It's been more than three decades since anyone has seen Rochelle Ihm. The last person to see her alive is now dead.

Ihm went missing on a July Sunday afternoon in 1986.

The young paralegal took a flight from her new home in San Diego back to her hometown, Phoenix.

She arrived in Phoenix Friday night and spent the next two days catching up with friends.

It was supposed to be a weekend of fun before she started her new job back in California, but it was a position she would never end up filling.

Today, Denise Ihm Abendour tries to find peace decades after the disappearance of her 20-year-old sister.

"She was very intelligent, very fun-loving," Denise said. "And it's a shame her life was cut short, if that's what happened."

Rochelle never showed up for her job in California, which Denise says was the first sign that something was wrong.

Rochelle's family said that last person to see her alive was someone they were shocked was even involved in her life.

Robert Yama.

Yama was the family's former landscaper, who was a dozen years older than Rochelle. Yama paid for Rochelle's flight from San Diego to Phoenix.

"I don't know if he had romantic aspirations for Rochelle or not," Phoenix police Detective Stuart Somershoe said.

Why Rochelle accepted that free flight is unclear.

Rochelle's friends told police she spent the weekend partying with them and that Yama was not pleased.

"He was not happy that she was at a party instead of spending time with him," Denise said. "He kept calling throughout the night and then came to pick her up the next day."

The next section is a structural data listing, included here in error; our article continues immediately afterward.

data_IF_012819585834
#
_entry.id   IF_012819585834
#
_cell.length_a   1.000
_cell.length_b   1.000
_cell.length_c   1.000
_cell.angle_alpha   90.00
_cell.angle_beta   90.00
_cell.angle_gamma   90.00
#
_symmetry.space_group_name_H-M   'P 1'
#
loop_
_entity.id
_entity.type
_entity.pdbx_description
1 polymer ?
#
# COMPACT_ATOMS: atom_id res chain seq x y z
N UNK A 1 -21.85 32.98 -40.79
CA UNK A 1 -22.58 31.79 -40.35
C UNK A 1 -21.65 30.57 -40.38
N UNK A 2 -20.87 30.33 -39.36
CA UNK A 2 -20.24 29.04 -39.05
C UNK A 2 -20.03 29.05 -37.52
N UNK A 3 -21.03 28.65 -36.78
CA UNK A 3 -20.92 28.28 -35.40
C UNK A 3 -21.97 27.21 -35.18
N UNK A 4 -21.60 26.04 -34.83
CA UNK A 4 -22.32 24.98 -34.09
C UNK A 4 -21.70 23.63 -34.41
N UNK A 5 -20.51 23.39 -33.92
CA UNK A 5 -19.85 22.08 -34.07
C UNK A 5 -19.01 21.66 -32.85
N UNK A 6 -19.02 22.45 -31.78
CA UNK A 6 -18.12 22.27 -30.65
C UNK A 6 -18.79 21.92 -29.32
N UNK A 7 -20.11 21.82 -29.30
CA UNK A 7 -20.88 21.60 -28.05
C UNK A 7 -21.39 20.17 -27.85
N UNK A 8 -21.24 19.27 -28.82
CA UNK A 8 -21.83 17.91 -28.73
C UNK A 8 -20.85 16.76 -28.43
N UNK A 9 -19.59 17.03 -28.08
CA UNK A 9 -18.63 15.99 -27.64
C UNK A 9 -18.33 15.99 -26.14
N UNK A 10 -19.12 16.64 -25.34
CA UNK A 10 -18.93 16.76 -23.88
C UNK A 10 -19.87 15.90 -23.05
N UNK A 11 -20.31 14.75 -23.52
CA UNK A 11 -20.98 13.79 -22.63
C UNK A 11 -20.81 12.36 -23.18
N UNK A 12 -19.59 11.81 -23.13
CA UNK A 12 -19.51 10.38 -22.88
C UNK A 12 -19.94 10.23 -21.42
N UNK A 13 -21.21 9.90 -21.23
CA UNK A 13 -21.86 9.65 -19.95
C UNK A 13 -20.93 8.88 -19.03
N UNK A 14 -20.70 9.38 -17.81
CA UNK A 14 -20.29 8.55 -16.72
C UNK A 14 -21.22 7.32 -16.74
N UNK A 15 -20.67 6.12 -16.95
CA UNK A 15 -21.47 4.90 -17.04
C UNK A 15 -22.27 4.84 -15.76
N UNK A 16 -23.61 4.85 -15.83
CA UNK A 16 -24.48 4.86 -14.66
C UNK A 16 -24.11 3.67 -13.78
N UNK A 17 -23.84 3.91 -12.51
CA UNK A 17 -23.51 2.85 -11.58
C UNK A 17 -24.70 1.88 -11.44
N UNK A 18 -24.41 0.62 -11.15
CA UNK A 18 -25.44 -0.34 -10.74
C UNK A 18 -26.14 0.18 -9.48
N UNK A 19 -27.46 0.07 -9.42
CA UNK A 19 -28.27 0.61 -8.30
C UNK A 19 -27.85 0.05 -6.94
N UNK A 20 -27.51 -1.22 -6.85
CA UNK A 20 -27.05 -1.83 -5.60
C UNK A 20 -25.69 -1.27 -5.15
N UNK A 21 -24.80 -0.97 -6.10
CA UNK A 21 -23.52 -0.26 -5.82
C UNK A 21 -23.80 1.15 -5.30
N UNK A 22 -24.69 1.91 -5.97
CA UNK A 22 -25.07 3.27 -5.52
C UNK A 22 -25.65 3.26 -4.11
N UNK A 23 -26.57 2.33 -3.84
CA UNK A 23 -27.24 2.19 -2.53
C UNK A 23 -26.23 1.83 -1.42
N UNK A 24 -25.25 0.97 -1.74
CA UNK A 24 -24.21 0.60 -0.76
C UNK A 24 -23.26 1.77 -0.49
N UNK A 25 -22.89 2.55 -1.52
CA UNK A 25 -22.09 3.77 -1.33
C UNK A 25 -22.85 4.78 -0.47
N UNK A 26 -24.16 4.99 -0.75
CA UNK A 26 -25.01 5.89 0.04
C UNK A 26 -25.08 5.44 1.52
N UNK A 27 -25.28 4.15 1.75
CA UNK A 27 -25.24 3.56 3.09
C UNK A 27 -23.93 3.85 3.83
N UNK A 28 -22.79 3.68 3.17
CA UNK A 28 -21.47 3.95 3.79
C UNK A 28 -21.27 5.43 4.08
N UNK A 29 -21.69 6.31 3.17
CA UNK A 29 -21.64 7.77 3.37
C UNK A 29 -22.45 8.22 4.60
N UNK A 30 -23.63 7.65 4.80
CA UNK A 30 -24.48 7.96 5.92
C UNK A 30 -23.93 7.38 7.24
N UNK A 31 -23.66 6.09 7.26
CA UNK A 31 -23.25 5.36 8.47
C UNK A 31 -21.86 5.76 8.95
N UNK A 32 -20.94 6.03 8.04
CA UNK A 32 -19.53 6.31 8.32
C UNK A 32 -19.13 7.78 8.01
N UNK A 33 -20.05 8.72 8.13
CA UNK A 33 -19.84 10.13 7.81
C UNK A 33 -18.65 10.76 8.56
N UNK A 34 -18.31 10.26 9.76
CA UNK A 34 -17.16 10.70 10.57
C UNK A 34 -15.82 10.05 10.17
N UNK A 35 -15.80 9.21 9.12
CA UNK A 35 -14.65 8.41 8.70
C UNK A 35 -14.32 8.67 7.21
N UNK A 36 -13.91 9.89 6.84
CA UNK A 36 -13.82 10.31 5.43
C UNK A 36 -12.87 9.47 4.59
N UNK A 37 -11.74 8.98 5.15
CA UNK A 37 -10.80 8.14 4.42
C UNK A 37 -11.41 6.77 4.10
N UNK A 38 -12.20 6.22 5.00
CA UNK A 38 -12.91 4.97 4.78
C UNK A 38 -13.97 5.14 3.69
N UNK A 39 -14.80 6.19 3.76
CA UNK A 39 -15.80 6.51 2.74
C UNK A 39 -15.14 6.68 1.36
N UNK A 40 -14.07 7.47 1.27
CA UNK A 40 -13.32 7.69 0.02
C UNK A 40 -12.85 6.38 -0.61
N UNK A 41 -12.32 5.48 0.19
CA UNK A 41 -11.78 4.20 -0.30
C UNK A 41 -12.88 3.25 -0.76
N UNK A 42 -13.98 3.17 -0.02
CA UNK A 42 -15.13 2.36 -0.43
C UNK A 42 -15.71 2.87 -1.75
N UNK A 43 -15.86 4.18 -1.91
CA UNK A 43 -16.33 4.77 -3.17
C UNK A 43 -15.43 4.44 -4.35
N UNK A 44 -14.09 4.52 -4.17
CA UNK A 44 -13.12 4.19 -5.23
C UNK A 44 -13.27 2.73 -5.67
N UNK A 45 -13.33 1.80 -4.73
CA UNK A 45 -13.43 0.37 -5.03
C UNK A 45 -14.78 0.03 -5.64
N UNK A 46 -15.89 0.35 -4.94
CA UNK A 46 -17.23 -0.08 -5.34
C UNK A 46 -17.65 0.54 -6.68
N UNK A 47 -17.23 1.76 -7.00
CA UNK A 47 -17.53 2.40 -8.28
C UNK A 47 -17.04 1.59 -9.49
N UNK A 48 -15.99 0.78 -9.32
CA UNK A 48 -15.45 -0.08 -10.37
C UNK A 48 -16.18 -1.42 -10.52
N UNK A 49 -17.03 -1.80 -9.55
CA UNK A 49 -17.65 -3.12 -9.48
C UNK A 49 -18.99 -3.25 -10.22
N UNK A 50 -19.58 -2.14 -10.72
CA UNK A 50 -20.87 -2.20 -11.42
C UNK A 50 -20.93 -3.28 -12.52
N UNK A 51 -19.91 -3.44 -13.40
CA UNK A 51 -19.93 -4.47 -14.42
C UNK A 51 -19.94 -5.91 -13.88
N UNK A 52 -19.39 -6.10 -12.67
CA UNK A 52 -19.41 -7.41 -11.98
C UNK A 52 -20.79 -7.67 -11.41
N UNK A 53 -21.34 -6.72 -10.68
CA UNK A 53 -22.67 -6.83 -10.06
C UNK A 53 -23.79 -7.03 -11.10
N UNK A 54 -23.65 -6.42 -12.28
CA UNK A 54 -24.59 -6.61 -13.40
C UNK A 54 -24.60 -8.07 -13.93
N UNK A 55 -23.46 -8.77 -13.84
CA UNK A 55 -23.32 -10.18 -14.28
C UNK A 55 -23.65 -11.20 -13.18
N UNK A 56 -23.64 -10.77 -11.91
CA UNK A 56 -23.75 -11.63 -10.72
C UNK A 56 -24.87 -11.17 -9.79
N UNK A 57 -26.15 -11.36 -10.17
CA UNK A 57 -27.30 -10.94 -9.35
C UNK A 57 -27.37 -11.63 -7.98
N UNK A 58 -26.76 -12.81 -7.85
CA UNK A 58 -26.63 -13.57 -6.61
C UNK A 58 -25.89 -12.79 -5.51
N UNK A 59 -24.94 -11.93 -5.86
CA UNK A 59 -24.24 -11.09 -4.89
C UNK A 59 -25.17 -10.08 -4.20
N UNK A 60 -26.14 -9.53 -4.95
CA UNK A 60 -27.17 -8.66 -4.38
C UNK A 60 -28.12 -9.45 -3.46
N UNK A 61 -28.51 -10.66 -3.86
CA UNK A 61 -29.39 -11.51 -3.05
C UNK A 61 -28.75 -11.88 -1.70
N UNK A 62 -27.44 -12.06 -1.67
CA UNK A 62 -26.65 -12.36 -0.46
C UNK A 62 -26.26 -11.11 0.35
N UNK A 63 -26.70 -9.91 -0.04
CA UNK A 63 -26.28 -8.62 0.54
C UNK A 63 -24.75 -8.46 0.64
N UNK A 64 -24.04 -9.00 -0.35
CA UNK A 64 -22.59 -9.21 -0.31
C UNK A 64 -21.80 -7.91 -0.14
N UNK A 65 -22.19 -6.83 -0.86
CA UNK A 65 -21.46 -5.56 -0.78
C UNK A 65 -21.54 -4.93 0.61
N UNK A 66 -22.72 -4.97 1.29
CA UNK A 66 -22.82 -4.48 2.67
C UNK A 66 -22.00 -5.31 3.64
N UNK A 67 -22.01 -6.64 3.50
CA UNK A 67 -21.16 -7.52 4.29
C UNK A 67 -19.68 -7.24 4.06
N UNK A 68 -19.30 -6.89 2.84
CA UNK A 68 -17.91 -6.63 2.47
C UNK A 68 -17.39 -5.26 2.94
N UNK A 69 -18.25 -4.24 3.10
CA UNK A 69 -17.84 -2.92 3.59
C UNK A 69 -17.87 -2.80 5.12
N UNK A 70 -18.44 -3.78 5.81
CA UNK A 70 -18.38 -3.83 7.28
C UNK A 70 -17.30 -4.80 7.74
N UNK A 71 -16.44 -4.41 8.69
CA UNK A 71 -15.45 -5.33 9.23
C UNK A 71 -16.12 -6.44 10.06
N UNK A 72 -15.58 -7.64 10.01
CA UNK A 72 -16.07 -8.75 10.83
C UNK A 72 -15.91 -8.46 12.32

Yama insisted from the start that he had nothing to do with Rochelle's disappearance.

He claimed that he dropped her off in downtown Phoenix at a bus station.

"She definitely didn't take a bus from Phoenix to San Diego, we know that," Detective Somershoe said.

According to Denise, Yama did make his interest in Rochelle known, though.

"He made comments to my mother about his attraction to her," Denise said. "My gut tells me that he picked her up and something happened."

"His cooperation faded kind of quickly," Somershoe said.

Yama was never charged. He died in 2005.

"I would say I'd have a lot of questions for him if he was still around," Somershoe said.

Denise said she believes her sister was probably killed, but that doesn't stop her from wishing the best.

"I still hold out hope, I suppose, that someone might come forward," she said.